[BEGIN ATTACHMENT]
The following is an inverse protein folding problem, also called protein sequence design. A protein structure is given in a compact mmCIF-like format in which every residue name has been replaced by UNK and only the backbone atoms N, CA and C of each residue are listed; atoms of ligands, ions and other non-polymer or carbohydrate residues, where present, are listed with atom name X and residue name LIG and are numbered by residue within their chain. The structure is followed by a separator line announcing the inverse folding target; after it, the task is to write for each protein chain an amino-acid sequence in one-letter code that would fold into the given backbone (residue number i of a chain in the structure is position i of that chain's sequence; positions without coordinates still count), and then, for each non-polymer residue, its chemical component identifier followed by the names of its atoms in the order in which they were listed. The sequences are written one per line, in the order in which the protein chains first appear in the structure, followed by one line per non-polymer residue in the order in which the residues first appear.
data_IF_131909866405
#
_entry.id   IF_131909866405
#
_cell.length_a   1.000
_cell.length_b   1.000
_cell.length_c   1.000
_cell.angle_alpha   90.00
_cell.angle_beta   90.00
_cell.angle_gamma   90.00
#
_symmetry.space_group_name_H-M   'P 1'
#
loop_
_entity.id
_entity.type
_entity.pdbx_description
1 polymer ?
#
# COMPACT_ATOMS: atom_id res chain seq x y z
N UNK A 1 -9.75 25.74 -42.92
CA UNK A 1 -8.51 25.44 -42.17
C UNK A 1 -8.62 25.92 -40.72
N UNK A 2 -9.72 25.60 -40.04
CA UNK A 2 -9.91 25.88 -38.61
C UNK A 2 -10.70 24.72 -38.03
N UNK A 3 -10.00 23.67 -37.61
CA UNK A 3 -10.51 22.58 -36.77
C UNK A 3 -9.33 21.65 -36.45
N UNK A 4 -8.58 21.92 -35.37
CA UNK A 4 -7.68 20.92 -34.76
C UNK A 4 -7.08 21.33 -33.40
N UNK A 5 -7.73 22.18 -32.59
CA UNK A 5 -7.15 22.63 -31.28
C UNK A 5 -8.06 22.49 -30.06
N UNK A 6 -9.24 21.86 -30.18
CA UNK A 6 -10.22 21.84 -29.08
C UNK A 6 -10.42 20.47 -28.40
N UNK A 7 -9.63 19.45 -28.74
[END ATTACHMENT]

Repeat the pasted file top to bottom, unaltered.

The following is an inverse protein folding problem, also called protein sequence design. A protein structure is given in a compact mmCIF-like format in which every residue name has been replaced by UNK and only the backbone atoms N, CA and C of each residue are listed; atoms of ligands, ions and other non-polymer or carbohydrate residues, where present, are listed with atom name X and residue name LIG and are numbered by residue within their chain. The structure is followed by a separator line announcing the inverse folding target; after it, the task is to write for each protein chain an amino-acid sequence in one-letter code that would fold into the given backbone (residue number i of a chain in the structure is position i of that chain's sequence; positions without coordinates still count), and then, for each non-polymer residue, its chemical component identifier followed by the names of its atoms in the order in which they were listed. The sequences are written one per line, in the order in which the protein chains first appear in the structure, followed by one line per non-polymer residue in the order in which the residues first appear.
data_IF_131909866405
#
_entry.id   IF_131909866405
#
_cell.length_a   1.000
_cell.length_b   1.000
_cell.length_c   1.000
_cell.angle_alpha   90.00
_cell.angle_beta   90.00
_cell.angle_gamma   90.00
#
_symmetry.space_group_name_H-M   'P 1'
#
loop_
_entity.id
_entity.type
_entity.pdbx_description
1 polymer ?
#
# COMPACT_ATOMS: atom_id res chain seq x y z
N UNK A 1 -9.75 25.74 -42.92
CA UNK A 1 -8.51 25.44 -42.17
C UNK A 1 -8.62 25.92 -40.72
N UNK A 2 -9.72 25.60 -40.04
CA UNK A 2 -9.91 25.88 -38.61
C UNK A 2 -10.70 24.72 -38.03
N UNK A 3 -10.00 23.67 -37.61
CA UNK A 3 -10.51 22.58 -36.77
C UNK A 3 -9.33 21.65 -36.45
N UNK A 4 -8.58 21.92 -35.37
CA UNK A 4 -7.68 20.92 -34.76
C UNK A 4 -7.08 21.33 -33.40
N UNK A 5 -7.73 22.18 -32.59
CA UNK A 5 -7.15 22.63 -31.28
C UNK A 5 -8.06 22.49 -30.06
N UNK A 6 -9.24 21.86 -30.18
CA UNK A 6 -10.22 21.84 -29.08
C UNK A 6 -10.42 20.47 -28.40
N UNK A 7 -9.63 19.45 -28.74